Are you looking for a quick and easy way to spice up your landscape photography? If so, check out this tutorial from the PHLOG Photography YouTube channel. In barely five minutes you’ll learn seven in-camera techniques for getting the job done.
Instructor Christian Mohrle is an acclaimed German landscape photographer whose lessons we post frequently. This one is different from those you’ve watched in the past, which typically involved editing images in Photoshop or Lightroom. Today it’s all about camera settings, framing techniques, exposure bracketing, and choosing the right lens.
Mohrle says sunbursts are “a great way to make an otherwise boring scene way more awesome—especially when conditions aren’t that spectacular.” Not only must the shot be properly exposed, but the sunburst should be a prominent element in the frame.
Because sunbursts are so bright, it’s essential to shoot with the right aperture. The idea is to expose the sunburst so it’s clearly defined, but if you shoot wide open you’ll end up with nothing more than a glowing blob. Mohrle says best results are usually achieved at f/16, and he warns that if you close down further the sunburst may look strange.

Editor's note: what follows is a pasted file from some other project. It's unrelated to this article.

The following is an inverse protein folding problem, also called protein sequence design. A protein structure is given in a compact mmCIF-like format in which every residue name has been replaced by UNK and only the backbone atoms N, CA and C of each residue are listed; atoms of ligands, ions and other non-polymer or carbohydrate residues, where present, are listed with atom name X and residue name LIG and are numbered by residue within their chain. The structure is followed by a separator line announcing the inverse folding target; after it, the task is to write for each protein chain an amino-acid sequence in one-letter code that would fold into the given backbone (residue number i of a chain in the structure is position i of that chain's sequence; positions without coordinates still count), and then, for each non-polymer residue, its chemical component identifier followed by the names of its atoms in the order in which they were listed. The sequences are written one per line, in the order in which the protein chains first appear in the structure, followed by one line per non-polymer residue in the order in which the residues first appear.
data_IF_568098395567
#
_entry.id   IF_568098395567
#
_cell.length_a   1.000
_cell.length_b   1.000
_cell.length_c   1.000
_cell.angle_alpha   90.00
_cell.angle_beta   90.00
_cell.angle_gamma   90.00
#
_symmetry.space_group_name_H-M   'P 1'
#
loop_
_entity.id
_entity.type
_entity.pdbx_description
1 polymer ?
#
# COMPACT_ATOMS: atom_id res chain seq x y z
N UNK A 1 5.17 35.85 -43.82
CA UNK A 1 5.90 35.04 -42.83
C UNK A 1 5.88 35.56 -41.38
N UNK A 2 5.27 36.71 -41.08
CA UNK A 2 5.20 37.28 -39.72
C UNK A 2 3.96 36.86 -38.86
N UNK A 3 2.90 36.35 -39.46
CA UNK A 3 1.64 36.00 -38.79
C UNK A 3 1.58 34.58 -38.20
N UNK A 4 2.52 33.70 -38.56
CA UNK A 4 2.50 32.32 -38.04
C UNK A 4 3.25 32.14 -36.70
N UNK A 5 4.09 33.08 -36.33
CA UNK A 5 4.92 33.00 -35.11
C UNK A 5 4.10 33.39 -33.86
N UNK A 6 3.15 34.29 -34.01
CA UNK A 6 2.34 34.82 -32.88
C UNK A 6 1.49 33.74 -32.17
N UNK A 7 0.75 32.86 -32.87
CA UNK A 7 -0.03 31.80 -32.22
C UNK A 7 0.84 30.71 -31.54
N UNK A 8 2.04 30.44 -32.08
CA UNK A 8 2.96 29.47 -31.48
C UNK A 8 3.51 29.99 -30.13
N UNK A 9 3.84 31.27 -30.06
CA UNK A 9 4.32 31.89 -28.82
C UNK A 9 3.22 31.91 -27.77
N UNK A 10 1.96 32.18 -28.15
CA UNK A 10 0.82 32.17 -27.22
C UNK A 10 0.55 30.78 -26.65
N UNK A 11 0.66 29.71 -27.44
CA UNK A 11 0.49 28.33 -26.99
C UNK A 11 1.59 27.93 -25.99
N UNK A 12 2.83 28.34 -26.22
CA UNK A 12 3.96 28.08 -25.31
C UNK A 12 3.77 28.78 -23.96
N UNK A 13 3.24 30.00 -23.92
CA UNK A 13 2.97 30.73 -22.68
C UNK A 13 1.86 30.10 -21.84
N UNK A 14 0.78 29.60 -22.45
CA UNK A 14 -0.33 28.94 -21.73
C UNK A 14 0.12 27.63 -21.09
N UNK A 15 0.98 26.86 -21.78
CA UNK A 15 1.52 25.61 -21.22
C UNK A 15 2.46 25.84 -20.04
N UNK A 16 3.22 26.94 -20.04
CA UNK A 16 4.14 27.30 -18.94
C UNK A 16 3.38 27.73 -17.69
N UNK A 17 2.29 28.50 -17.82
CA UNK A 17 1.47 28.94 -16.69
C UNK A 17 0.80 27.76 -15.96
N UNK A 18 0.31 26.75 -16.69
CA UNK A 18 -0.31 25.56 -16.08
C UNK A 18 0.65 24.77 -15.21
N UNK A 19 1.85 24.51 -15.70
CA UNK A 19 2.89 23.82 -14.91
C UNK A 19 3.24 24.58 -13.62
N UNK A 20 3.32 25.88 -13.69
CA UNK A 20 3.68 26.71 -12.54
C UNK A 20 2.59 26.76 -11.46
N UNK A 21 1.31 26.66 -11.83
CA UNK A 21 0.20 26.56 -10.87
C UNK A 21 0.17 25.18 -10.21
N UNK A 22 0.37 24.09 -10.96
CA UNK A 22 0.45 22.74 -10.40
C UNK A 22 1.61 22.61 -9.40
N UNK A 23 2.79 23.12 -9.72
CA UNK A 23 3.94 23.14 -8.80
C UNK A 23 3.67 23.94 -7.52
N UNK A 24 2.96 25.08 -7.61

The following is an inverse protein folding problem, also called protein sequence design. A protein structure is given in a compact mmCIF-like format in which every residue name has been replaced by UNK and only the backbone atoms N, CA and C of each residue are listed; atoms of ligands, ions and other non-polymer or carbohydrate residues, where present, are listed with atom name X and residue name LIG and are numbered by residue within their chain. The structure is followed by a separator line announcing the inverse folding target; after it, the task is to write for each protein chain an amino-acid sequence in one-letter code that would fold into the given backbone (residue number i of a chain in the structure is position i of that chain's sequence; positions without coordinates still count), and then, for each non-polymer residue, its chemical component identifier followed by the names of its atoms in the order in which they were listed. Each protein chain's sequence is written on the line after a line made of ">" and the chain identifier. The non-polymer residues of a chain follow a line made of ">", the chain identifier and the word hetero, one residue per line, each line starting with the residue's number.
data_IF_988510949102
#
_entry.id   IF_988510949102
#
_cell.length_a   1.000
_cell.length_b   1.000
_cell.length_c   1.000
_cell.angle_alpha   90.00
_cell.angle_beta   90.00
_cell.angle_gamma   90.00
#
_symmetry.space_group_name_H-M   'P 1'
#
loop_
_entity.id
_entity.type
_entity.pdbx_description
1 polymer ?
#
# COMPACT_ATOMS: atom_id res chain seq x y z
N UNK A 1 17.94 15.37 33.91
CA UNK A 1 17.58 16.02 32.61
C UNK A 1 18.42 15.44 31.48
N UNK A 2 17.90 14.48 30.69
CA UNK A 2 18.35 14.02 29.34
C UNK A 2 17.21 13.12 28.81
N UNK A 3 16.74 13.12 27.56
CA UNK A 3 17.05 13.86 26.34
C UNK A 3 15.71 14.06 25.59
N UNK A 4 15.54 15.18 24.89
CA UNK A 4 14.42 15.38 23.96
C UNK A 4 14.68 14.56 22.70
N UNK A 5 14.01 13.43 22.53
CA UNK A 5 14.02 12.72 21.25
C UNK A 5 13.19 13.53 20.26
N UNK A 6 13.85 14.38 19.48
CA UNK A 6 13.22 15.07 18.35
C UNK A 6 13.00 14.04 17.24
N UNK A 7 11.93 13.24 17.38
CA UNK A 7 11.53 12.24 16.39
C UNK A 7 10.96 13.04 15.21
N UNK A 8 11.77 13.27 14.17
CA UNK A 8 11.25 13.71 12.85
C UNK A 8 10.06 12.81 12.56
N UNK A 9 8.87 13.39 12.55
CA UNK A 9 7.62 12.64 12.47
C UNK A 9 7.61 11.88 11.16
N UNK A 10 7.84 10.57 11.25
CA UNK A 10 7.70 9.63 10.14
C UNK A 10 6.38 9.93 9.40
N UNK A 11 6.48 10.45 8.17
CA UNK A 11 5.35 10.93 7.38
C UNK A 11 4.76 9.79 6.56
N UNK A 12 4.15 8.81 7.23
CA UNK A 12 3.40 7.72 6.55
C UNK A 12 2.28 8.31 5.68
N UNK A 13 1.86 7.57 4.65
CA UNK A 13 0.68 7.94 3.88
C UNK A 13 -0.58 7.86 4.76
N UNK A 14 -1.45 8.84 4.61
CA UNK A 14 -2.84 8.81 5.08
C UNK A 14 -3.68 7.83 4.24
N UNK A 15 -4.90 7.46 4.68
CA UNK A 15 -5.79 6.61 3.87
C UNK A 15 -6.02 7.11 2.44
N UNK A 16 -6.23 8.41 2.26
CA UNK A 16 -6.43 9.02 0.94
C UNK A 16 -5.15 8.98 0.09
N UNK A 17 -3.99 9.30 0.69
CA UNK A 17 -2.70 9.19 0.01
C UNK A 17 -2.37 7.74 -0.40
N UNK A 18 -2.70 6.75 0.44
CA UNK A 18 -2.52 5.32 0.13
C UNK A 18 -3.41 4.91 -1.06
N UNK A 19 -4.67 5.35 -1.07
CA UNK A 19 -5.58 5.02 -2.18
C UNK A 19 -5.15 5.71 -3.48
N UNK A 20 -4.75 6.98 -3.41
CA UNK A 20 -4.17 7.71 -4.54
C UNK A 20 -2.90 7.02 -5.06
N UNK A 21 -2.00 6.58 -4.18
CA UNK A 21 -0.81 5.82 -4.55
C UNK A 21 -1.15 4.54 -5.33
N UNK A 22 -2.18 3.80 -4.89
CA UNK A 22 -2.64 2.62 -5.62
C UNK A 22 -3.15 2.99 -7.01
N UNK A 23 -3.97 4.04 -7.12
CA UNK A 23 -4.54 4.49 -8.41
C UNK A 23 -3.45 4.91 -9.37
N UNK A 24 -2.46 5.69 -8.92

Another warning has to with lens filters. Simply put, “Don’t use them.” Mohrle explains that an extra layer of glass will likely result in ugly flare that spoils the effect. “Plus, if the filter is dirty, shooting against the sun will make tiny dust spots visible—resulting in a dirty-looking photo.” Another way to minimize lens flare is to try positioning the sun directly in the middle of the frame.
Good composition is important for all types of landscape photos and is critically important when sunbursts are your goal. One essential trick is to make sure that the sun is partially blocked by an object in the scene. This can be anything from a tree, the side of a hill, or even a flower.
As you may expect, landscapes with sunbursts typically involve a huge dynamic range. For this reason, and “to make your life easier,” Mohrle recommends exposure bracketing. His typical approach is to expose one shot for the highlights, another for the shadows, and a third in the middle. Then, if necessary, you can combine them for an HDR image.
Mohrle has more great advice on the above tips and others, so take a close look and give this effect a try. There’s much more to learn on his instructional YouTube channel, especially if you’re a landscape photographer, so be sure to pay a visit when you have time.
And don’t miss the tutorial we posted from another pro recently, explaining why you should shoot b&w landscape photos and how to do it right.